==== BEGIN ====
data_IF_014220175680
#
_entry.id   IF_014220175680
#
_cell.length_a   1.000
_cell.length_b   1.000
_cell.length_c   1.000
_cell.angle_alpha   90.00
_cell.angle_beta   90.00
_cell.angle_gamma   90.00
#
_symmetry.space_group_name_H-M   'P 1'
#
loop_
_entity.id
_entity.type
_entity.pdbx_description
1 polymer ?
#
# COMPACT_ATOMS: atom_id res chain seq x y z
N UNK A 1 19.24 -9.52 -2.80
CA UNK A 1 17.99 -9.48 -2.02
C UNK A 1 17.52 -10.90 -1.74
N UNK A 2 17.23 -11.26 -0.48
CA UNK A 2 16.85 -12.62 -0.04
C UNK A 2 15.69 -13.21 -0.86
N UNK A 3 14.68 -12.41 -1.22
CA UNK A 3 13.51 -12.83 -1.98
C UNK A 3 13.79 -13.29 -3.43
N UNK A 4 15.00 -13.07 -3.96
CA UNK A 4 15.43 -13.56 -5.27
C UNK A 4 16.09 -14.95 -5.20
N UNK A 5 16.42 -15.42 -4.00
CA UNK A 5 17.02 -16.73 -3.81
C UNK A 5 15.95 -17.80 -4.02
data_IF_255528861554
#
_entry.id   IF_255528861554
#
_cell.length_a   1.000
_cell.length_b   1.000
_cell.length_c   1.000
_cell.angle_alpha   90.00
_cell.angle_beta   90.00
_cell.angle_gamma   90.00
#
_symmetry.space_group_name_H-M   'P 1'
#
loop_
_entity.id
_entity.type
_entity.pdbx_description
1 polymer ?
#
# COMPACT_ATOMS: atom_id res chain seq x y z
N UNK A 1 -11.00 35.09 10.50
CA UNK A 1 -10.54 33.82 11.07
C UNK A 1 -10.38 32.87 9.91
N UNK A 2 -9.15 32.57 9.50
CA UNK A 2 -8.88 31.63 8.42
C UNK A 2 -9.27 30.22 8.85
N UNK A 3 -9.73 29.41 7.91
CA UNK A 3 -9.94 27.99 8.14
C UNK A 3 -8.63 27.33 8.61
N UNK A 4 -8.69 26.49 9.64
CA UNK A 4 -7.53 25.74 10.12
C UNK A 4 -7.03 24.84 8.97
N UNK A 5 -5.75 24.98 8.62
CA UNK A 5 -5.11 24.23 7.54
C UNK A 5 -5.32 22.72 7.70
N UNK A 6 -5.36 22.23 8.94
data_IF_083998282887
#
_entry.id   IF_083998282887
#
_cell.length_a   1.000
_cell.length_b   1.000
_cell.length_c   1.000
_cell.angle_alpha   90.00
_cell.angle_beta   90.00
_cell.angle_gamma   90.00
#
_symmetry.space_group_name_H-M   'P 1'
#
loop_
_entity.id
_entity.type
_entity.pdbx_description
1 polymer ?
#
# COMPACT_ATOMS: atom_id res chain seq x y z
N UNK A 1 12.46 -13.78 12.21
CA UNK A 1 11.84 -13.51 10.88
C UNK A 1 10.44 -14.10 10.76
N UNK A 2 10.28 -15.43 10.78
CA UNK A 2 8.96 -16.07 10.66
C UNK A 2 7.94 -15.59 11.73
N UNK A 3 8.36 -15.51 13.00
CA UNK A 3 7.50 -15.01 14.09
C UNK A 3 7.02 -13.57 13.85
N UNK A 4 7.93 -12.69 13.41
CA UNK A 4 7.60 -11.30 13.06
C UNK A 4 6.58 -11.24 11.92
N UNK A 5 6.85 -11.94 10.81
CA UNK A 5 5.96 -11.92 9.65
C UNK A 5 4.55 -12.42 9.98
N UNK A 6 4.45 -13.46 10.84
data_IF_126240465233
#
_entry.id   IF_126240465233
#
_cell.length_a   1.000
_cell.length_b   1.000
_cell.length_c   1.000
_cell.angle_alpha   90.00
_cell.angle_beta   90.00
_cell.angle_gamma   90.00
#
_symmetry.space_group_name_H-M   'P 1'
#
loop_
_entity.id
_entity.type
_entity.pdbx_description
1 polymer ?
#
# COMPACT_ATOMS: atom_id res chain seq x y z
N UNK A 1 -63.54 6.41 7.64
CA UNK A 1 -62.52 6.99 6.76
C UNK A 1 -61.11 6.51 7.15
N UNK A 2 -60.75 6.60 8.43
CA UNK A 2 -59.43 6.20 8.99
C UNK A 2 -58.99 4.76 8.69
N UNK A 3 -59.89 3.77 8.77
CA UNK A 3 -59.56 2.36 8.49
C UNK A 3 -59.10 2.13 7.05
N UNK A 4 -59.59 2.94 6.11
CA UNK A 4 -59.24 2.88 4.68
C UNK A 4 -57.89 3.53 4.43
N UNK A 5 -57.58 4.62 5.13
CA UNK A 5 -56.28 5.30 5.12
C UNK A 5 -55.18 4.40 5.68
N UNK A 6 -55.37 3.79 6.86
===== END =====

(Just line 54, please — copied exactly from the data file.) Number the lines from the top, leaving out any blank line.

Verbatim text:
#